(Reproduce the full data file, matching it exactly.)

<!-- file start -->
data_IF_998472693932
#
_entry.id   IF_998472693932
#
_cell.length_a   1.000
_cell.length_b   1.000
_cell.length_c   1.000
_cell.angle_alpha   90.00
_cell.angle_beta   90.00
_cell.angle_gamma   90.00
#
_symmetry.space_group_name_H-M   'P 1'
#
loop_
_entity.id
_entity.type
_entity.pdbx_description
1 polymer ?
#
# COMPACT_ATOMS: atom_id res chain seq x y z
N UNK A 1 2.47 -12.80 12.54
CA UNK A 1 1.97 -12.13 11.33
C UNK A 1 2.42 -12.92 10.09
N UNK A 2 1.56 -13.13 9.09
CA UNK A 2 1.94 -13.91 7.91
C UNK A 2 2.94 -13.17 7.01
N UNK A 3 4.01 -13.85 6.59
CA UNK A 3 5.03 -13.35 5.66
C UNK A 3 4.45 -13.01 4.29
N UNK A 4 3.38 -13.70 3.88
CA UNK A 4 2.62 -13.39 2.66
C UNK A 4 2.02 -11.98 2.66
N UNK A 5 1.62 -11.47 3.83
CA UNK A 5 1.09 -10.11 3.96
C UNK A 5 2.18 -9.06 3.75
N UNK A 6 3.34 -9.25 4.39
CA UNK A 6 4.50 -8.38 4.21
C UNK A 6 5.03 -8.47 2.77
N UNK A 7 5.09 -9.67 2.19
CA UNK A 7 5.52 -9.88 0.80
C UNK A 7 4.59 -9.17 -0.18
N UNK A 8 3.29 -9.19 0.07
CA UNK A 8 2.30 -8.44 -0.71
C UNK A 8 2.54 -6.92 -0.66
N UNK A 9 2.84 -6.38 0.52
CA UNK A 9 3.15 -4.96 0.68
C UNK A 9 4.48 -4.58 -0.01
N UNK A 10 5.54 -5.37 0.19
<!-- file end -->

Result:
data_IF_998472693932
#
_entry.id   IF_998472693932
#
_cell.length_a   1.000
_cell.length_b   1.000
_cell.length_c   1.000
_cell.angle_alpha   90.00
_cell.angle_beta   90.00
_cell.angle_gamma   90.00
#
_symmetry.space_group_name_H-M   'P 1'
#
loop_
_entity.id
_entity.type
_entity.pdbx_description
1 polymer ?
#
# COMPACT_ATOMS: atom_id res chain seq x y z
N UNK A 1 2.47 -12.80 12.54
CA UNK A 1 1.97 -12.13 11.33
C UNK A 1 2.42 -12.92 10.09
N UNK A 2 1.56 -13.13 9.09
CA UNK A 2 1.94 -13.91 7.91
C UNK A 2 2.94 -13.17 7.01
N UNK A 3 4.01 -13.85 6.59
CA UNK A 3 5.03 -13.35 5.66
C UNK A 3 4.45 -13.01 4.29
N UNK A 4 3.38 -13.70 3.88
CA UNK A 4 2.62 -13.39 2.66
C UNK A 4 2.02 -11.98 2.66
N UNK A 5 1.62 -11.47 3.83
CA UNK A 5 1.09 -10.11 3.96
C UNK A 5 2.18 -9.06 3.75
N UNK A 6 3.34 -9.25 4.39
CA UNK A 6 4.50 -8.38 4.21
C UNK A 6 5.03 -8.47 2.77
N UNK A 7 5.09 -9.67 2.19
CA UNK A 7 5.52 -9.88 0.80
C UNK A 7 4.59 -9.17 -0.18
N UNK A 8 3.29 -9.19 0.07
CA UNK A 8 2.30 -8.44 -0.71
C UNK A 8 2.54 -6.92 -0.66
N UNK A 9 2.84 -6.38 0.52
CA UNK A 9 3.15 -4.96 0.68
C UNK A 9 4.48 -4.58 -0.01
N UNK A 10 5.54 -5.37 0.19